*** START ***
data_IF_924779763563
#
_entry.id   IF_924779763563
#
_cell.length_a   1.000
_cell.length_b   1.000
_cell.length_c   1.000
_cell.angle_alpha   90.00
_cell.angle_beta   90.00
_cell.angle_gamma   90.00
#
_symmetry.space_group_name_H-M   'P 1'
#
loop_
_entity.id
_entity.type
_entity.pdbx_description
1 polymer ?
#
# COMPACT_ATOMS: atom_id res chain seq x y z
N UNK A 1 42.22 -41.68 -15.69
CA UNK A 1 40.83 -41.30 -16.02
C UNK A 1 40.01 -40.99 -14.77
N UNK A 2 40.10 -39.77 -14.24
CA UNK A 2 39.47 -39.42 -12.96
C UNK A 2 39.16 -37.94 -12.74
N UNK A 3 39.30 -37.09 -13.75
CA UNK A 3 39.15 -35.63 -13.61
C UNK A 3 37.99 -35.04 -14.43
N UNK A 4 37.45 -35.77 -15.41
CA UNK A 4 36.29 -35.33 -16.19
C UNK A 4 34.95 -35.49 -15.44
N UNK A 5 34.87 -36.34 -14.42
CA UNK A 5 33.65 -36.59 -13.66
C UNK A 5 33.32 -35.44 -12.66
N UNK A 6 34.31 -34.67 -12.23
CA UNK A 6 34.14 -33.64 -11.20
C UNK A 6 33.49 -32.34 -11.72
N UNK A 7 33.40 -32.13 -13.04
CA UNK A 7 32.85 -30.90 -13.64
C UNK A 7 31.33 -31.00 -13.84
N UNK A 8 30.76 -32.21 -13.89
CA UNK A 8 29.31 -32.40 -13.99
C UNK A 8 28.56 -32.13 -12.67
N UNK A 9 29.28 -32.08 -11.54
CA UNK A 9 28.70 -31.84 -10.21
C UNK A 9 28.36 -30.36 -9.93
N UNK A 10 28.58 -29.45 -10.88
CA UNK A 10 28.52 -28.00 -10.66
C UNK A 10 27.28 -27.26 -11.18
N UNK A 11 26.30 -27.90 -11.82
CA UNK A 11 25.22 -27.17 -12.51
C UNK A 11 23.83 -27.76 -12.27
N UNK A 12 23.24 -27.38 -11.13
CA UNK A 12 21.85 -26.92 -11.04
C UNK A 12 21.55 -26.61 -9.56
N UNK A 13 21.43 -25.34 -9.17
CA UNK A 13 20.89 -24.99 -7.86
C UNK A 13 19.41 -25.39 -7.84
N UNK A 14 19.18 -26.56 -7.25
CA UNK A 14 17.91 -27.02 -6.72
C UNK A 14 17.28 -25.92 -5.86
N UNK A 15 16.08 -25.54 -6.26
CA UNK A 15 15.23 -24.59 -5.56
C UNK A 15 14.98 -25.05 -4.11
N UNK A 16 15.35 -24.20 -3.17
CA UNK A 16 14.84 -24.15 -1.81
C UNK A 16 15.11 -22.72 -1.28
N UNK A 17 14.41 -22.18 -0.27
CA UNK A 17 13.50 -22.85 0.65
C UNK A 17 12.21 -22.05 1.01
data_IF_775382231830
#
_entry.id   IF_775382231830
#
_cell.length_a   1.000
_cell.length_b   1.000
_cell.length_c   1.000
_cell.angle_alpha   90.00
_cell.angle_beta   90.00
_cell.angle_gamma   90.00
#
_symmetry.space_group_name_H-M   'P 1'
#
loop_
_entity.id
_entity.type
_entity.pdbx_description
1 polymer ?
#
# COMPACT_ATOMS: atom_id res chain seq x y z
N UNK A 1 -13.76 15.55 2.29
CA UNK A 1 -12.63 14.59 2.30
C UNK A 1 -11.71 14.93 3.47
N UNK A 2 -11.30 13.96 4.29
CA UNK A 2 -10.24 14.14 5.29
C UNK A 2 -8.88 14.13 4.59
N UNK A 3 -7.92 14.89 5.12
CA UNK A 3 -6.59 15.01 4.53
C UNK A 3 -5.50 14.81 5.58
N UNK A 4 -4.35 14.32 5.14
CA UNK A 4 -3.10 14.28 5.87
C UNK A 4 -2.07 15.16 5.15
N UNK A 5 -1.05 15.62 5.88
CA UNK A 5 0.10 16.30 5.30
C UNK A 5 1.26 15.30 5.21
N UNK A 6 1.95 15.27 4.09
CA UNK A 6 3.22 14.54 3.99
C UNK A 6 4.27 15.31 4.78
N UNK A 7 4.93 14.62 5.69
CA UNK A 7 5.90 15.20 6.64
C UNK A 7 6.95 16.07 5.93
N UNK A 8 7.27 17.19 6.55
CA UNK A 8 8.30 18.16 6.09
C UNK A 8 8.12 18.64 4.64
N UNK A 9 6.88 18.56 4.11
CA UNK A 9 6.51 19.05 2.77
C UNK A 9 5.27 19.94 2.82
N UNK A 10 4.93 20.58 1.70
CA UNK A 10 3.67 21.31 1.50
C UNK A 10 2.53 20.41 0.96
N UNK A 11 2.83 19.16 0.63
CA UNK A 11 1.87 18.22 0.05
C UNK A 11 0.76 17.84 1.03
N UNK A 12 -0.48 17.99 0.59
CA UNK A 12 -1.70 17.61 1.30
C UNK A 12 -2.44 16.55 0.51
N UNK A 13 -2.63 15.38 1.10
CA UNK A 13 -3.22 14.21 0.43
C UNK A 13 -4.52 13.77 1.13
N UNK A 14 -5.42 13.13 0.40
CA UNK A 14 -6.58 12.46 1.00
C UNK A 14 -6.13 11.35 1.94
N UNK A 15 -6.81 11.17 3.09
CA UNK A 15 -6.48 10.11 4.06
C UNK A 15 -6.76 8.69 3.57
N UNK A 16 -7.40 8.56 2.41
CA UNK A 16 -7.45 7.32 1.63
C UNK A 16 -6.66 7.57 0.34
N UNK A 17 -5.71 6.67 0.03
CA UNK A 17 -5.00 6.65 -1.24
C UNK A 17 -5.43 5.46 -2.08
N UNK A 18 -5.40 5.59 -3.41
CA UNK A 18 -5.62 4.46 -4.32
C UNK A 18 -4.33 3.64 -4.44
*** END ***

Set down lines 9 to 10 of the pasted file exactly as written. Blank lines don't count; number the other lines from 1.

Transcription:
_cell.angle_beta   90.00
_cell.angle_gamma   90.00